These designers transformed a local trend to the hottest trend worldwide in Spring 2011. Lisa Folawiyo, the designer behind the label Jewel by Lisa, reinvented Ankara and has made quite an impact in the fashion industry both home and abroad. Each Jewel by Lisa garment is handcrafted and unique. Her clients range from African fashionistas like Eku Edewor to international stars like Dawn Richards, Kelis and Solange.

Ituen Basi is what you would call innovative; her creativity is inspiring and it works. She brought back the iro and buba trend and also glamorized African prints in jewelry and accessories. She plays with colors and mixes different prints of fabrics for an outfit. Ghanaian designer Christie Brown, just like Ituen, has reinvented African accessories and jewelry by using African prints; her necklaces in particular are spectacular. Deola Sagoe is not a new comer in the fashion industry; she has experience and has made quite a reputation for herself. She works with different kinds of fabrics including African prints, and her designs are contemporary. International celebrities like Lydia Hearst and Anika Noni-Rose have worn Deola’s designs on the red carpet.Duro Olowu mixes African prints impeccably; his most recent accomplishment is dressing the first lady of the United States of America, Michelle Obama.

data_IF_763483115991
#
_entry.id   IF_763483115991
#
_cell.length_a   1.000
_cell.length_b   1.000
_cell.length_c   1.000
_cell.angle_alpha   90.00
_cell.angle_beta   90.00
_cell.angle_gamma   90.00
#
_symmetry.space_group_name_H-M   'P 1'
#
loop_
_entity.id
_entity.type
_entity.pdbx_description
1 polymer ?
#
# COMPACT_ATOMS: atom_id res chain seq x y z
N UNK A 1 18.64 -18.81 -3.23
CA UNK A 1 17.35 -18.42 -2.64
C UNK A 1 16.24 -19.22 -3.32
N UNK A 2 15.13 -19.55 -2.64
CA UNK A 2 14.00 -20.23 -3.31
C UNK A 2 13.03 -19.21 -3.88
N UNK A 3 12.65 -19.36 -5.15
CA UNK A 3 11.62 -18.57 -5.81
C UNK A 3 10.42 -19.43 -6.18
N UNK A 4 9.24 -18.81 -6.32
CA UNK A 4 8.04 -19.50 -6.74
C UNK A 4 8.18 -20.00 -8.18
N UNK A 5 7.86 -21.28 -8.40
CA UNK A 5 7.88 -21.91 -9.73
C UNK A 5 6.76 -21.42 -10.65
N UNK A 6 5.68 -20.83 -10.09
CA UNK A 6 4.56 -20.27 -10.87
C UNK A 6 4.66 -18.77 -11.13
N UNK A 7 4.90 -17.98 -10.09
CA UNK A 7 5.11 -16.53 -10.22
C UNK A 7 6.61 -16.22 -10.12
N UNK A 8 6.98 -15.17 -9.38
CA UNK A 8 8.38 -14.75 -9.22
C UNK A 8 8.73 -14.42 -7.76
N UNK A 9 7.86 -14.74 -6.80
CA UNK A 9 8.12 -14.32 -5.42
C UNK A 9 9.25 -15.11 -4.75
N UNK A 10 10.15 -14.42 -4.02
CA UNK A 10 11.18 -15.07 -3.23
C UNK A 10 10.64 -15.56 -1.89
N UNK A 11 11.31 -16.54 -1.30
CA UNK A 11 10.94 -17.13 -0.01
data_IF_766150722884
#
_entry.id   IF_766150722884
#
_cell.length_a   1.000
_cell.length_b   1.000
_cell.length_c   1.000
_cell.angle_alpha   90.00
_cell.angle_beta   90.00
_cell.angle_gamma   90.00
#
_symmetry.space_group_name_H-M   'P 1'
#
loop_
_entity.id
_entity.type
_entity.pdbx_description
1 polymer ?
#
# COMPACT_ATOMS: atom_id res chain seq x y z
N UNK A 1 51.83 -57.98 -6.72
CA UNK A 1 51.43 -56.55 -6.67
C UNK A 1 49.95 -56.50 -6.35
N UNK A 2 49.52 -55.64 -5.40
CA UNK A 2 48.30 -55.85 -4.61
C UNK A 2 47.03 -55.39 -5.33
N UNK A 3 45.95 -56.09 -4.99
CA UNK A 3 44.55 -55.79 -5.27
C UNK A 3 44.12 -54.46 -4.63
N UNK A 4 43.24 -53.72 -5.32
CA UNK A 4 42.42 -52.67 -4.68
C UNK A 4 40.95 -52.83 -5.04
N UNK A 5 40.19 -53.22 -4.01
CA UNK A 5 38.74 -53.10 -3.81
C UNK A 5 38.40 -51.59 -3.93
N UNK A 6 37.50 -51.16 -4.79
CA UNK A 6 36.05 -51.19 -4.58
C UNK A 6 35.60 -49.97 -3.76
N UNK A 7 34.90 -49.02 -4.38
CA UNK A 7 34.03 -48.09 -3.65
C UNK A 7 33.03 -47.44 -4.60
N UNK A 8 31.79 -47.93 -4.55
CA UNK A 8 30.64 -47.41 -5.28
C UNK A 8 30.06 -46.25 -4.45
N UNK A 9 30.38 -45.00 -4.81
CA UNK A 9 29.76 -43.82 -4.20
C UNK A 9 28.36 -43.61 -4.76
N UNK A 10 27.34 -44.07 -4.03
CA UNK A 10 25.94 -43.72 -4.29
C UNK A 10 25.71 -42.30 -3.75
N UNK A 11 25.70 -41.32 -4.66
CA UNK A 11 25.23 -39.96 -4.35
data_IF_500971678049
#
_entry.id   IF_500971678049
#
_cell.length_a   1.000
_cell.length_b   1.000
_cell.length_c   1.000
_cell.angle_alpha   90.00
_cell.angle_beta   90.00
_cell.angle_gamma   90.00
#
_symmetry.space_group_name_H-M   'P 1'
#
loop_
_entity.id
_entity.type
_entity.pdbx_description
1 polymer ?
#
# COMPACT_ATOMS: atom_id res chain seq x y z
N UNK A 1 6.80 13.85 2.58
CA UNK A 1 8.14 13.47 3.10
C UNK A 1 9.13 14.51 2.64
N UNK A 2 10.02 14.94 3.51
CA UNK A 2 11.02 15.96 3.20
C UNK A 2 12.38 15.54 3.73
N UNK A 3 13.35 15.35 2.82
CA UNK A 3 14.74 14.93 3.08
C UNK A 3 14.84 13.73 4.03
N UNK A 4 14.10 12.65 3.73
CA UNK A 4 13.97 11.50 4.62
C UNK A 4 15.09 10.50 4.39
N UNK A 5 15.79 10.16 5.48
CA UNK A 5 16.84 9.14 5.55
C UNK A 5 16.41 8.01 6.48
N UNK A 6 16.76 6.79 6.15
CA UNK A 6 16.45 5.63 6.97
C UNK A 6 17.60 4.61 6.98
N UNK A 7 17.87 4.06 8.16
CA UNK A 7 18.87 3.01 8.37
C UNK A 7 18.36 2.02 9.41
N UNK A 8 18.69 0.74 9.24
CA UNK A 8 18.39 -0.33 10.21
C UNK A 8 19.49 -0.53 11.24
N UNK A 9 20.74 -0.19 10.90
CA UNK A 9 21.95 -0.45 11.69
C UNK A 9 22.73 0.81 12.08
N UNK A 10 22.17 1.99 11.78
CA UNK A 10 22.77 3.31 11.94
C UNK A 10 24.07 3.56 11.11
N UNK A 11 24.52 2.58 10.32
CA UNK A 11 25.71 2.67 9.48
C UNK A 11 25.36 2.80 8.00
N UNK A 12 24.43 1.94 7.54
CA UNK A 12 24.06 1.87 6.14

These African designers have also inspired international designers and clothing lines. Duro Olowu has something to say about this: “For a long time, there was a sense that this was limited to Africa but now it has become global. Combined with an awareness of social responsibility, it makes for a powerful statement.” Marc Jacobs, Givenchy, Eley Kishimoto, Jean Paul Gaultier, Diane Von Furstenberg, Gwen Stefani, Dries van Noten, Kenzo and Paul Smith to mention a few have also caught the African prints fever. They have included them in their collections and have made clothes, accessories and jewelry out of the fabrics. Clothing lines such as Boxing Kitten and Suno are doing a great job promoting African print with their works. Fashion icons like Beyoncé, Fergie and Rihanna have both rocked designs from these lines.

This has ultimately changed the perception of the African fabric. According the article Fashion Reborn: Blends of African outfits from Ankara, by fibre2fashion “Destiny of the ‘once before’ cheap Ankara fabrics, have undergone a magical transformation. Elegant creativity of the designers has made it a preferred choice of the rich and celebrities.” The African print fabric has metamorphosed from cultural attire to a glamorous wardrobe must-have and right now the spotlight is on Africa.

Sources:
Fibre2Fashion
African Heritage
Rahrahrah

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Twitter: @ReineMichi